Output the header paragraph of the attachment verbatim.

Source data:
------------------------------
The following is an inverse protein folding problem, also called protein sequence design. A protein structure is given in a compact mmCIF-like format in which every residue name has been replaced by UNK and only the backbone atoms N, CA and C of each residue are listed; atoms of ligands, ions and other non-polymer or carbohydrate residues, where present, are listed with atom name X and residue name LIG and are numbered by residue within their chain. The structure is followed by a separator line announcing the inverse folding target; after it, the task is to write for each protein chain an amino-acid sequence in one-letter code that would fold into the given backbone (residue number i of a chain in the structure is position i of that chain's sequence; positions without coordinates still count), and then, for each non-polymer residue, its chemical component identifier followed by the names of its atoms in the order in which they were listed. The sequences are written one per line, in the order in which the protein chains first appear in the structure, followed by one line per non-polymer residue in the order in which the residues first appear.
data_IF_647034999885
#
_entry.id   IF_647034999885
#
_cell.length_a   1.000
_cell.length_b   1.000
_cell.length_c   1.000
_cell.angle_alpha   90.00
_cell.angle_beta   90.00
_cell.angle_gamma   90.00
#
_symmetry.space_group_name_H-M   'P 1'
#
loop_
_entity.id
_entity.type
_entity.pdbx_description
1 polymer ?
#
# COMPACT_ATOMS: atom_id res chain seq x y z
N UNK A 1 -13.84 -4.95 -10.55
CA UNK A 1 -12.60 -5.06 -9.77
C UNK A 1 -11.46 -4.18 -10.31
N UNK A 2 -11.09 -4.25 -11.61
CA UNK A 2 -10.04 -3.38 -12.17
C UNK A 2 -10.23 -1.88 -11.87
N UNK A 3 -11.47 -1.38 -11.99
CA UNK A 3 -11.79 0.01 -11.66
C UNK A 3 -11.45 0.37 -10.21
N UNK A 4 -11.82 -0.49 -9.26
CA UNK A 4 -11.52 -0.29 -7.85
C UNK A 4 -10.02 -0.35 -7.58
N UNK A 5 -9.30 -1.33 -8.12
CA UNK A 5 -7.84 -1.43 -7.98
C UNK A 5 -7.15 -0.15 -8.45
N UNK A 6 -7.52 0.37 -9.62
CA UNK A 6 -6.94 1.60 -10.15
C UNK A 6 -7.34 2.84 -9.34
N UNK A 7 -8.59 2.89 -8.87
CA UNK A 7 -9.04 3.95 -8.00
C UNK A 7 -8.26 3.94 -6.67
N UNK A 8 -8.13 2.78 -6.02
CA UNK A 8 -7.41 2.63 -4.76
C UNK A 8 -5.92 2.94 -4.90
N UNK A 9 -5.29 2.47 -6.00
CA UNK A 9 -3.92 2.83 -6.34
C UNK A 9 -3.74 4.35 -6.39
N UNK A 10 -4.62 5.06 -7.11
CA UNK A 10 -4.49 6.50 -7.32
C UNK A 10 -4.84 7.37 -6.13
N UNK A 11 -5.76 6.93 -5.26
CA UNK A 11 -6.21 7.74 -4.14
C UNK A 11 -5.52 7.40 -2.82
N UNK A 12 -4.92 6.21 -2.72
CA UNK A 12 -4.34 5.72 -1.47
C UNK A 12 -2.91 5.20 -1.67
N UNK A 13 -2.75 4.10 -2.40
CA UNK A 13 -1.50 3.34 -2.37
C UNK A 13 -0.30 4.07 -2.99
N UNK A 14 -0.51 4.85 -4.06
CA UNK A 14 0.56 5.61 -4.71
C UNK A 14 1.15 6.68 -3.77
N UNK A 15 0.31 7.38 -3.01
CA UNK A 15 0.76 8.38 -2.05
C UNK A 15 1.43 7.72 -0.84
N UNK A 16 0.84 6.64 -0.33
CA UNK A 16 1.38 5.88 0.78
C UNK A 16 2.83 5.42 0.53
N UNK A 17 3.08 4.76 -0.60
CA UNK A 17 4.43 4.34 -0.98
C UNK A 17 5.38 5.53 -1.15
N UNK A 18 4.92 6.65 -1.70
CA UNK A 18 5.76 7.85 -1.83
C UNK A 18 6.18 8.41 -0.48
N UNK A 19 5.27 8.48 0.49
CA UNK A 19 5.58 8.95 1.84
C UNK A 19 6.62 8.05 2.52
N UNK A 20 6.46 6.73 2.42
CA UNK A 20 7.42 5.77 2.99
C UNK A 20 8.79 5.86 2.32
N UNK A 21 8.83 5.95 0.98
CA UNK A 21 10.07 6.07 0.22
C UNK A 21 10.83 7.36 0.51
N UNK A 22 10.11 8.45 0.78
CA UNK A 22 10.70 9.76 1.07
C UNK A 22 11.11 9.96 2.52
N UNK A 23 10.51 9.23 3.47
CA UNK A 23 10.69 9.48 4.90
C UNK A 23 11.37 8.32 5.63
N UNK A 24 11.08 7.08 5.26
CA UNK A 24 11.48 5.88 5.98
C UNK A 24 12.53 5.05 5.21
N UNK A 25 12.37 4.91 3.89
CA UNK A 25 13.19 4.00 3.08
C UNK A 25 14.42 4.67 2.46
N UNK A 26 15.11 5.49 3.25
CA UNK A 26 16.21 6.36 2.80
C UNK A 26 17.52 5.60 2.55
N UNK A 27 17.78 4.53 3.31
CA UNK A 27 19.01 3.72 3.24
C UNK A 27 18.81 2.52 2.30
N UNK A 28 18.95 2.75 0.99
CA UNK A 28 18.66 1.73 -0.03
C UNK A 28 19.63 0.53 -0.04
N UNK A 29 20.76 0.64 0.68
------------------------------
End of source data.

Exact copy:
The following is an inverse protein folding problem, also called protein sequence design. A protein structure is given in a compact mmCIF-like format in which every residue name has been replaced by UNK and only the backbone atoms N, CA and C of each residue are listed; atoms of ligands, ions and other non-polymer or carbohydrate residues, where present, are listed with atom name X and residue name LIG and are numbered by residue within their chain. The structure is followed by a separator line announcing the inverse folding target; after it, the task is to write for each protein chain an amino-acid sequence in one-letter code that would fold into the given backbone (residue number i of a chain in the structure is position i of that chain's sequence; positions without coordinates still count), and then, for each non-polymer residue, its chemical component identifier followed by the names of its atoms in the order in which they were listed. The sequences are written one per line, in the order in which the protein chains first appear in the structure, followed by one line per non-polymer residue in the order in which the residues first appear.